Editor's Blog

Away day to the northern Quantocks

Sometimes it’s good to take a break from Dartmoor and enjoy a different landscape: we are blessed with such a fantastic range of opportunities in the southwest. And one of the joys of writing walking routes for various magazines – in this case Exmoor the country magazine –  is the fact that I’m ‘allowed’ to go exploring. For Exmoor my area extends all the way from Ilfracombe in the west to the Quantocks in the east (and south to the edge of Devon’s heartland), giving me a wonderful range of different landscapes to work with. And so it was a week ago that I went with John Diplock from Spirit of Adventure (Powdermills) and his Free Spirit group to re-walk a Quantocks route I devised a year or so ago. As you can see below, the weather as we ascended Hodder’s Combe and gained the Quantock ridge (around 1000ft above sea level) was less than kind…

Heading north along the Quantock ridge

But suddenly the cloud lifted and the views up the Somerset coast lifted somewhat dampened spirits. The temperature rose and waterproofs came off as the sun came out and we slid our way towards the Bristol Channel coast, with lovely views back across late-summer fields.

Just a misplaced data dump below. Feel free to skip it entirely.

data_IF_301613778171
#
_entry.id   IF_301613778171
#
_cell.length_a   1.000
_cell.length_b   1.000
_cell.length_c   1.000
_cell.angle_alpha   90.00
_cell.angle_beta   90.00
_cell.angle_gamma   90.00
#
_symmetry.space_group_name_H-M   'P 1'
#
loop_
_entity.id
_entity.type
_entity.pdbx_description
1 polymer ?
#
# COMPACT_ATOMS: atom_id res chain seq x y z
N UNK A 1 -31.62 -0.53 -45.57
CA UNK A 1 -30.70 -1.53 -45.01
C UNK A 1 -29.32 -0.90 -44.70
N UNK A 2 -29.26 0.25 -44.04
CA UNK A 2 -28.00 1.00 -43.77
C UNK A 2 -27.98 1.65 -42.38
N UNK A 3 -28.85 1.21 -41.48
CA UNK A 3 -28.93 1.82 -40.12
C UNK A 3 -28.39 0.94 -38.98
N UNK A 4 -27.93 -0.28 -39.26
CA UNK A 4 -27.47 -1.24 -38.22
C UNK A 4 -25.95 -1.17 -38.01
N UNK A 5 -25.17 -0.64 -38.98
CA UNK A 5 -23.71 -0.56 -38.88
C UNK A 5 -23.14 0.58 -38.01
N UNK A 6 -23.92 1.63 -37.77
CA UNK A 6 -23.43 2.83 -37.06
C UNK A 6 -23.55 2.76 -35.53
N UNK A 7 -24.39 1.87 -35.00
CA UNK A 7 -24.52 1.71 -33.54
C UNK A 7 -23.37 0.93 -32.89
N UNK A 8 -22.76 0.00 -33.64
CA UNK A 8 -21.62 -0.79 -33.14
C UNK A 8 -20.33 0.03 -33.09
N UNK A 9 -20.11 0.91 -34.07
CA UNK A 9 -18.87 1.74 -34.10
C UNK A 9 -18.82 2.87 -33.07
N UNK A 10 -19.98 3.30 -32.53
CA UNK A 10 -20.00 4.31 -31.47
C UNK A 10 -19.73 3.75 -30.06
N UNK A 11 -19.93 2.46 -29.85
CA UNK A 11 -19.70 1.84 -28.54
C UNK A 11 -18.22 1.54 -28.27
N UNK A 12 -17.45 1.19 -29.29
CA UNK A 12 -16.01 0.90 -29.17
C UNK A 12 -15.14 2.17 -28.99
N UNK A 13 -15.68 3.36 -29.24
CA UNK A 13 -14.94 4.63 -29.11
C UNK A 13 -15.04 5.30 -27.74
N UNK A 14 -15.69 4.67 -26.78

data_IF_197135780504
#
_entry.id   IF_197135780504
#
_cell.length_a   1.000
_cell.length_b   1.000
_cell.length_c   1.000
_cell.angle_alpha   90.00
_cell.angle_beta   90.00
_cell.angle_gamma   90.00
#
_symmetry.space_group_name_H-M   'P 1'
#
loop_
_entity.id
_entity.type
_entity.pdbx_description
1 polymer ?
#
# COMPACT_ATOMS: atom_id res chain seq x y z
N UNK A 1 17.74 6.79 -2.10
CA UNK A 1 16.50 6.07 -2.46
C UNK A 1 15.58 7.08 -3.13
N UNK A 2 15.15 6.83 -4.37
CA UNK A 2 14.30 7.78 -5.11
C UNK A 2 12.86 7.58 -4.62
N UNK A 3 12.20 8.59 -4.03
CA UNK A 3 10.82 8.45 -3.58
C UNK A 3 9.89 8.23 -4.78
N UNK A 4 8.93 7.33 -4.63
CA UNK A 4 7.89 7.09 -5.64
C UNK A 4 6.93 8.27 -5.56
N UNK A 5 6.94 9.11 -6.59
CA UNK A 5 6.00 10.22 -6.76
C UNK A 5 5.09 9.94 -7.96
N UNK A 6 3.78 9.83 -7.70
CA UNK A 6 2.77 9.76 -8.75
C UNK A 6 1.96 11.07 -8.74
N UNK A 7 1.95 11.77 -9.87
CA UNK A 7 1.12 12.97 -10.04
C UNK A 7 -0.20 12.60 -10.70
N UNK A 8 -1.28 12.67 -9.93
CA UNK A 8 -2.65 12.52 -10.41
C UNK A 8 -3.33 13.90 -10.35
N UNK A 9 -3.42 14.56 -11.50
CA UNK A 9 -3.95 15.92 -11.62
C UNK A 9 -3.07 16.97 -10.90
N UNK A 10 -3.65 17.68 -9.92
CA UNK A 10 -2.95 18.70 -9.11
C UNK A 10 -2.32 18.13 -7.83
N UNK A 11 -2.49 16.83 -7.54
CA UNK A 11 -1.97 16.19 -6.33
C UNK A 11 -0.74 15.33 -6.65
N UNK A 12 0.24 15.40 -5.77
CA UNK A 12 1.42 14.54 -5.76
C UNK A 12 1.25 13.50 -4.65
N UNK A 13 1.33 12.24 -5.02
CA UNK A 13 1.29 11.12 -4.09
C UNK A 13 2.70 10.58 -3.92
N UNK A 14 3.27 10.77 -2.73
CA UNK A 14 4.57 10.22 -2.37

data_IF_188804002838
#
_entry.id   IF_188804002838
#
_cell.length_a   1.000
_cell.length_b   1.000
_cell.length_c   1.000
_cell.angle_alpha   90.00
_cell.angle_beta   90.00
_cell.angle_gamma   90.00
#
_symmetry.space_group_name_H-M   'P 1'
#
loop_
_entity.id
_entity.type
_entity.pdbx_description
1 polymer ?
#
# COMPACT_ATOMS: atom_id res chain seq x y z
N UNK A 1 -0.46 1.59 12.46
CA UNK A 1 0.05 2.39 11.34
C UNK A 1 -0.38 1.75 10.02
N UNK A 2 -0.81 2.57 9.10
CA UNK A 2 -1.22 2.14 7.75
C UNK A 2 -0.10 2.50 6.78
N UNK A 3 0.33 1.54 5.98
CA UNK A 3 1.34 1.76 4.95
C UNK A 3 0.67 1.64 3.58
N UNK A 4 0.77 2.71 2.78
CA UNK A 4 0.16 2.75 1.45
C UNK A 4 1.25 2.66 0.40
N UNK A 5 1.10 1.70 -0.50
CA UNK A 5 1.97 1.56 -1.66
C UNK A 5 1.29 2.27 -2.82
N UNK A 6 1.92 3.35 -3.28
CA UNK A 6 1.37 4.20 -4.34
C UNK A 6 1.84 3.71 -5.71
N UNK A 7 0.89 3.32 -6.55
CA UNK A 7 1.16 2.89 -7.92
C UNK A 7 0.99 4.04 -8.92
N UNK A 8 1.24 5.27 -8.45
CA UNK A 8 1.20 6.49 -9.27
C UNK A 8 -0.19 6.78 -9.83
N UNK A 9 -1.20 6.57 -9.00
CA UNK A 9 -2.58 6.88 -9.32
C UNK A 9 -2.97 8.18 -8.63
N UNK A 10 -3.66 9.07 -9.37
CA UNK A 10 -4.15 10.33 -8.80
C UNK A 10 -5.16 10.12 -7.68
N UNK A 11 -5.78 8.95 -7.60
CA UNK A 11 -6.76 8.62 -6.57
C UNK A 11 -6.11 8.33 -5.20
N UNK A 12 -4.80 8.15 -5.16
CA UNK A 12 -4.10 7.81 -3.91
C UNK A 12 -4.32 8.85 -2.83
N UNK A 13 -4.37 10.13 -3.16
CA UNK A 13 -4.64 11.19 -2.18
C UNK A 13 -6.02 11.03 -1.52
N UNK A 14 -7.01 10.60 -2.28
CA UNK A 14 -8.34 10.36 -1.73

This 10-mile route enjoys both the lofty heights of the Quantocks and also the fields and quiet lanes between the northern end of the ridge and the sea. It also encounters an extraordinary run of historic buildings in less than a mile of walking. First comes the time-capsule village of East Quantoxhead, still home to a branch of the Luttrell family (of Dunster Castle fame) after 800 years, with its impressive late 15th-century Court House, simple stone church and tranquil duck pond.

Manor house and church at Wast Quantoxhead

A network of field paths leads from East Quantoxhead to Kilve and the way home, but the draw of an extra loop to take in the north Somerset coast here is strong. In glorious sunshine we accessed the coast path and marvelled at the extraordinary geology at Kilve Beach SSSI, where layers of fossil-embedded lias make good subjects for photographic study (described as ‘Kilve’s delightful shore’ by Wordsworth while staying with his sister Dorothy at Alfoxden [Alfoxton] House in 1797, passed on the way back to Holford and the start of the walk).



We bade goodbye to the coast has the sky darkened once more and a thunderstorm drenched us on our way past the late 13th century church at Kilve and the ruined Chantry, dating from 1329 and said to have been once used for storing smuggled goods. Wet fields and muddy woodland tracks took us back to our starting point at Holford, tired but happy!